10/30/13 8:15am

REPORTER FILE PHOTO | At Tuesday’s work session, the Town Board discussed changes for the Deer and Tick Committee. A work session in November will feature a review of the town’s policy on hunting.

The Town Board made some decisions at its work session Tuesday on deer management.

The board addressed Supervisor Jim Dougherty’s request to look at the function and charge of the Town Deer and Tick Committee and Councilman Ed Brown’s call for a review of all aspects of the town’s deer management program.

With the unexpected resignation of Patricia Shillingburg as the chairwoman of the committee two weeks ago, Mr. Dougherty said then it was an opportunity to “re-cast the function of the group” and “make it a real, positive, constrictive force.”

The 2005 board resolution that set up the committee charged it with promoting public education and ranges from how to “minimize exposure to ticks and dealing with tick bites” to how to reduce the deer herd through hunting and setting up 4-poster units, the stands that puts insecticide on feeding deer.

All members agreed the committee is achieving the goal of educating the public on the dangers of ticks. But Police Department Chief Jim Read, who leads the town’s efforts in culling the deer herd, said the committee should place emphasis on the deer management section of its duties.

“The focus has become ticks, and we really want to say to the committee, ‘Hey, look, we need to get back on the deer part of the charge.”

When the committee was formed eight years ago there were 11 members, which now has dwindled to five, with only three active members, according to Jennifer Zacha, a police department employee who has worked with Chief Read on deer management for the town.

“We’ve done a better job reducing [the committee’s] population than the deer,” Councilman Paul Shepherd said with a smile.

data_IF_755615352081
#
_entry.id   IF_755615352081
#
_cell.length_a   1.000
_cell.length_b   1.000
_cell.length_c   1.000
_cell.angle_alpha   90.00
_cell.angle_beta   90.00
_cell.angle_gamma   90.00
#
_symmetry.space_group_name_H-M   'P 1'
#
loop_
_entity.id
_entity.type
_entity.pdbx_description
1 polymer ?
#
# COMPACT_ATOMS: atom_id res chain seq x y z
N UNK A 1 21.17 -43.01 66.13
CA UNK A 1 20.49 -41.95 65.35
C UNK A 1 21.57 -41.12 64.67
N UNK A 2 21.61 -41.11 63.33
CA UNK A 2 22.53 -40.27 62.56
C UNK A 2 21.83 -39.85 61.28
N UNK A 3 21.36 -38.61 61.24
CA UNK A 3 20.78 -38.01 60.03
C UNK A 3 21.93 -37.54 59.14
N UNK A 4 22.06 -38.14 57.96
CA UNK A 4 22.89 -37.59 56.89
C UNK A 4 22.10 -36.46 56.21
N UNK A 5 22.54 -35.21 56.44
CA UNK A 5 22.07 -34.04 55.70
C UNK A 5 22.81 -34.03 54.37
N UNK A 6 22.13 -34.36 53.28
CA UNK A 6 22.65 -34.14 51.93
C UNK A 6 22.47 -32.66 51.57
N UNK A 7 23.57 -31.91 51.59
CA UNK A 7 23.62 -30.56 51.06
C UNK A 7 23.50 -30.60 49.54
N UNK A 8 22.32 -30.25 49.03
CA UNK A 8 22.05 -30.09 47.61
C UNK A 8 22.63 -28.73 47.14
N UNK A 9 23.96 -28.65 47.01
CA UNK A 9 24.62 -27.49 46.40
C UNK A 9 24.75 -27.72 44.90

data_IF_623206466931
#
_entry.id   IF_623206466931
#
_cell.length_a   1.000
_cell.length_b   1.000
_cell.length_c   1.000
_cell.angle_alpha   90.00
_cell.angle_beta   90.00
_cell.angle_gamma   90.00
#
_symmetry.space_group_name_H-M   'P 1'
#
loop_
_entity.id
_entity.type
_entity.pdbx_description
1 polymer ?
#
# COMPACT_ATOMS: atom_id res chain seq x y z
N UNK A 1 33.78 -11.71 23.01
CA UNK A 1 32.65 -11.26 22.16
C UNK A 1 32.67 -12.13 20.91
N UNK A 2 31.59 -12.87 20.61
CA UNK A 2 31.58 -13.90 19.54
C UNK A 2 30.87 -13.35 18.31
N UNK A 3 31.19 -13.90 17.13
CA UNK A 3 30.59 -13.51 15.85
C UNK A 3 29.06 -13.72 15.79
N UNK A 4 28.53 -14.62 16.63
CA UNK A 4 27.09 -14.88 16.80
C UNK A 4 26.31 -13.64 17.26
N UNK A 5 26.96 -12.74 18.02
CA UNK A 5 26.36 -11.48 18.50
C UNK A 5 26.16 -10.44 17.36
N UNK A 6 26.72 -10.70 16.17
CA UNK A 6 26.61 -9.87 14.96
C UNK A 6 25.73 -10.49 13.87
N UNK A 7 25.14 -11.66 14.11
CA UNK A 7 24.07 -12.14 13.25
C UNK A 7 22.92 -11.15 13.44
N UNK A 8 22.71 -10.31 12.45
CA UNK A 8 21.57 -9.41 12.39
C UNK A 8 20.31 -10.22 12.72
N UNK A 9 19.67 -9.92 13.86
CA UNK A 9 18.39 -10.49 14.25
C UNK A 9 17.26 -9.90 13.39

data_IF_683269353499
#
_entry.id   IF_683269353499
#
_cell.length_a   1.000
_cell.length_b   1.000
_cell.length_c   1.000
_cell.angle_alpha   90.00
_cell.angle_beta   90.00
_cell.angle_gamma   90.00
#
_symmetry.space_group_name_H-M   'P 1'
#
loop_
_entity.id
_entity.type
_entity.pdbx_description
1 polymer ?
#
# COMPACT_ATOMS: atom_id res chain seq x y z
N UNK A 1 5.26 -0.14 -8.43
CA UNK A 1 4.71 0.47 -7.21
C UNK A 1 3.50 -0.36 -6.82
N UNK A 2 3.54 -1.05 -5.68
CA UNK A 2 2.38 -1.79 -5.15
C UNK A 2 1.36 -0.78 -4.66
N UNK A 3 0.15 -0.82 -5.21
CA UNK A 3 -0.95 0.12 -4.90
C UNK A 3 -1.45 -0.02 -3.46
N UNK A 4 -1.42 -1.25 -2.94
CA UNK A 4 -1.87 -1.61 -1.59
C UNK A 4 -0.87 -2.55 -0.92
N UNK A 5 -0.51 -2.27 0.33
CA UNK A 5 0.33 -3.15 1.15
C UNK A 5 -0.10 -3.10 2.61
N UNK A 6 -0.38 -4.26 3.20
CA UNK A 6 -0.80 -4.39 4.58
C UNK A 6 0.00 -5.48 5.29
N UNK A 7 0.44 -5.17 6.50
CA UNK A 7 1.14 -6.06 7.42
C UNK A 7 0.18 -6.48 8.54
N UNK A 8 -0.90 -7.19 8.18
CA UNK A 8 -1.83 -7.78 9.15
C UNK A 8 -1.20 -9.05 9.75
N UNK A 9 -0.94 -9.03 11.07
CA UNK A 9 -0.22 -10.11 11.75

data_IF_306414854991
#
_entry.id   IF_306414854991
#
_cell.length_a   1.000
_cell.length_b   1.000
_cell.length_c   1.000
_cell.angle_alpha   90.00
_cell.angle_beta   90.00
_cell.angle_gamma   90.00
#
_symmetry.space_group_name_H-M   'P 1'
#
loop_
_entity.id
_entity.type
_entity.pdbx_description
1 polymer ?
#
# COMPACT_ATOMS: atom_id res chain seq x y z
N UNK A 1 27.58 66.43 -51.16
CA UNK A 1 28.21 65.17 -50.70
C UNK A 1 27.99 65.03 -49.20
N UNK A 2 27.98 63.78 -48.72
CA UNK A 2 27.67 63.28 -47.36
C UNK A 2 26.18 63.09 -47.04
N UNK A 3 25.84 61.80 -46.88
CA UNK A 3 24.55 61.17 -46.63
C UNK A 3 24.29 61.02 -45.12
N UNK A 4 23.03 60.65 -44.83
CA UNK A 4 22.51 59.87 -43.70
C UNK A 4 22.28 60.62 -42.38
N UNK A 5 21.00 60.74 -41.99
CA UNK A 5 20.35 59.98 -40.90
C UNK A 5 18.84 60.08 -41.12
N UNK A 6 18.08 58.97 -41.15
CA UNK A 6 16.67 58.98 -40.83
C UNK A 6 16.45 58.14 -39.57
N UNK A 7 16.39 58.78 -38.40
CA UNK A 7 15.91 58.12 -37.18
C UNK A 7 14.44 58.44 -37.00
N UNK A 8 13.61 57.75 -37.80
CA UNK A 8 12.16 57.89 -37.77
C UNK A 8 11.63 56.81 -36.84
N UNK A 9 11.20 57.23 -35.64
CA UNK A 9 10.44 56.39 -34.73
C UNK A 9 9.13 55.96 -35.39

Efforts were needed to get more volunteers on the committee, members agreed, but 11 volunteers would be unwieldy, Councilman Peter Reich said. Supervisor Dougherty recommended seven, which “gives an opportunity for more community participation.”

Chief Read suggested Ms. Zacha chair the committee, even though she’s a paid employee of the town. Mr. Dougherty said the appointment would be considered.

A review of the town’s deer management program has been set for the work session of Tuesday, November 19 at the request of Mr. Brown. He said all aspects of the effort should be aired where the public can weigh in with questions and suggestions.

Whether Shelter Island should become part of a regional effort to reduce deer herds and control ticks was up for discussion after an invitation was received to attend a meeting in Riverhead on the matter.

Supervisor Dougherty said the invitation came from Long Island Farm Bureau Director Joe Gergela to meet with other municipalities to discus the issue. Mr. Dougherty said he was told that to participate in the regional organization would cost $30,000.

“That 30,000,” Mr. Brown said, “is for what?”

“I have no idea,” Mr. Dougherty said.

Chief Read said he was not an “isolationist” and believed in partnerships with other municipalities, “but $30,000 sounds like we could put that to better use.”

He noted that Shelter Island was “already well ahead of the curve in comparison to these other towns. Lots of towns are looking to us for guidance.”

Mr. Reich said a better question to the newly formed organization would be to ask each municipality how much money they had already spent on deer management and tick control.

It was decided that since the regional meeting was Wednesday, November 6, at the same time as budget hearings, no board member could attend, but Ms. Zacha would represent the town would go report on the proceedings.

In other business, Town Attorney Laury Dowd gave the board a report on its solid waste management plan. This is a state-mandated document that must be made every 10 years that outlining the management, handling and disposal of refuse by a municipality.

At future work sessions the board will discuss the plan and can modify it before submitting a final draft for public comment. Then it goes to the New York State Department of Conservation, which reviews it for technical completeness. The Town Board then adopts the plan as its guide for the next decade.